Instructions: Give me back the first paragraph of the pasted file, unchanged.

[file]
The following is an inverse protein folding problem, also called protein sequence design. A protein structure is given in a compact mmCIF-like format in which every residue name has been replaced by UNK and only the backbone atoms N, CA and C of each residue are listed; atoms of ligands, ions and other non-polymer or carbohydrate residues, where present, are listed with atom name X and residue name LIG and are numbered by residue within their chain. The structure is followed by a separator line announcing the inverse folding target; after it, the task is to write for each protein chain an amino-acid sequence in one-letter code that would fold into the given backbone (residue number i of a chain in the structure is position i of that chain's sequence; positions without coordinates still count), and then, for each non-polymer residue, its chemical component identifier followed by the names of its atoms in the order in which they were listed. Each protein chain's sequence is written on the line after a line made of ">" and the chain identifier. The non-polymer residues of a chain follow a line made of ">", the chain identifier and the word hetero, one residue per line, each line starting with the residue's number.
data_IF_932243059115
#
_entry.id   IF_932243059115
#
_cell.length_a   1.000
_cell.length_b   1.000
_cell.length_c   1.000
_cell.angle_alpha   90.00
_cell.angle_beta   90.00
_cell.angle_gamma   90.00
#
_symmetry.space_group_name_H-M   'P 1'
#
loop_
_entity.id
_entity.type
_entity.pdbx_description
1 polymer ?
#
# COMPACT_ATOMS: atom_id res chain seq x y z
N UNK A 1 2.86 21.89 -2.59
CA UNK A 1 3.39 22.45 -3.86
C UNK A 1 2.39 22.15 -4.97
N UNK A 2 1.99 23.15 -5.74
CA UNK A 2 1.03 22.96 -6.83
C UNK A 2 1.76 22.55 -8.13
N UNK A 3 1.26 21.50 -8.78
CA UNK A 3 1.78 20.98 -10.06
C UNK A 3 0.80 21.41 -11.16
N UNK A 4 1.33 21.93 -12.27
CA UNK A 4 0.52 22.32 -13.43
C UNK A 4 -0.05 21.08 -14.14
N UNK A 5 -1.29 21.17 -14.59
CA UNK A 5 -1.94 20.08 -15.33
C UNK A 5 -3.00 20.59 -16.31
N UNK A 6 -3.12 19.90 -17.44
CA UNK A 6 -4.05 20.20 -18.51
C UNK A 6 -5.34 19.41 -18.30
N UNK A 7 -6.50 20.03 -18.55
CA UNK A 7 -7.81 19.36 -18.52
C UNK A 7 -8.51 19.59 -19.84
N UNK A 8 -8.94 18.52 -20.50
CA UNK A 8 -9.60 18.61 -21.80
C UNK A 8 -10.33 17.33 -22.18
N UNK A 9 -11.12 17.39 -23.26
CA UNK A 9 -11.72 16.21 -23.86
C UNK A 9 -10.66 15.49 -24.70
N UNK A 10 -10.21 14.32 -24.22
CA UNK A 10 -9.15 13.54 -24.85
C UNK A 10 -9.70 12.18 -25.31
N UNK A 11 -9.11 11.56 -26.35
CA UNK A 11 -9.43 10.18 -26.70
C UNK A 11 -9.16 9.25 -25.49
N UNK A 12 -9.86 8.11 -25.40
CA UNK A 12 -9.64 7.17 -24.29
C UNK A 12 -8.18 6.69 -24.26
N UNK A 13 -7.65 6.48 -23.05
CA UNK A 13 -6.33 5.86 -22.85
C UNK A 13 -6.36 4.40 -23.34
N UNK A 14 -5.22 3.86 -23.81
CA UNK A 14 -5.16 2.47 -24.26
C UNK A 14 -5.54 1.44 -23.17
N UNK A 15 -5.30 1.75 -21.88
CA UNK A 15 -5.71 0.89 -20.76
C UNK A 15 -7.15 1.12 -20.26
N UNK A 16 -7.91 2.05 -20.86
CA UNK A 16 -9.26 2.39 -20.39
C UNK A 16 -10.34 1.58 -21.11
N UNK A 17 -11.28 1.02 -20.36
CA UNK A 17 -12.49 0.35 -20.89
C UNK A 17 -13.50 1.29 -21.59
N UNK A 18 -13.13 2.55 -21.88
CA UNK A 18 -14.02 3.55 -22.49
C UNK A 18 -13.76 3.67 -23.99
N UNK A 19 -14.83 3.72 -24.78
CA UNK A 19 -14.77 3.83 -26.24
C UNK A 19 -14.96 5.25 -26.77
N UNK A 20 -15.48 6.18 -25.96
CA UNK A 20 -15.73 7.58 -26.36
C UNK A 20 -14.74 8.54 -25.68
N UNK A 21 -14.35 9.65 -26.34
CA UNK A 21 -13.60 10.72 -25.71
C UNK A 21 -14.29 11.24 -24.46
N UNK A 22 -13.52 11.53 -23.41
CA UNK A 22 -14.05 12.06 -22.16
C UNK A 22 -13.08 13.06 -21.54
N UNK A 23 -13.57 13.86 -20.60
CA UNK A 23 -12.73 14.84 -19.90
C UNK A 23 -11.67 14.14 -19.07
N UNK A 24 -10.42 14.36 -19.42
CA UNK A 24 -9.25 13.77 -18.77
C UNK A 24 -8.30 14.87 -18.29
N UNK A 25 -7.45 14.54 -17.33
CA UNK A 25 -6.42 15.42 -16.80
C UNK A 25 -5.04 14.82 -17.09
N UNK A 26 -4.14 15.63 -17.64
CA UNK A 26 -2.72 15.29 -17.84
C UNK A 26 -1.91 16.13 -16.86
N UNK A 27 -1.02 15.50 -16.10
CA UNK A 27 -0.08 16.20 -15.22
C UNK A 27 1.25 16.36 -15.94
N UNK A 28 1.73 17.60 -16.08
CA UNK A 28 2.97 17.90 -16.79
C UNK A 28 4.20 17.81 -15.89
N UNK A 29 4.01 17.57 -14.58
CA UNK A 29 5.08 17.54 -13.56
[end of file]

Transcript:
The following is an inverse protein folding problem, also called protein sequence design. A protein structure is given in a compact mmCIF-like format in which every residue name has been replaced by UNK and only the backbone atoms N, CA and C of each residue are listed; atoms of ligands, ions and other non-polymer or carbohydrate residues, where present, are listed with atom name X and residue name LIG and are numbered by residue within their chain. The structure is followed by a separator line announcing the inverse folding target; after it, the task is to write for each protein chain an amino-acid sequence in one-letter code that would fold into the given backbone (residue number i of a chain in the structure is position i of that chain's sequence; positions without coordinates still count), and then, for each non-polymer residue, its chemical component identifier followed by the names of its atoms in the order in which they were listed. Each protein chain's sequence is written on the line after a line made of ">" and the chain identifier. The non-polymer residues of a chain follow a line made of ">", the chain identifier and the word hetero, one residue per line, each line starting with the residue's number.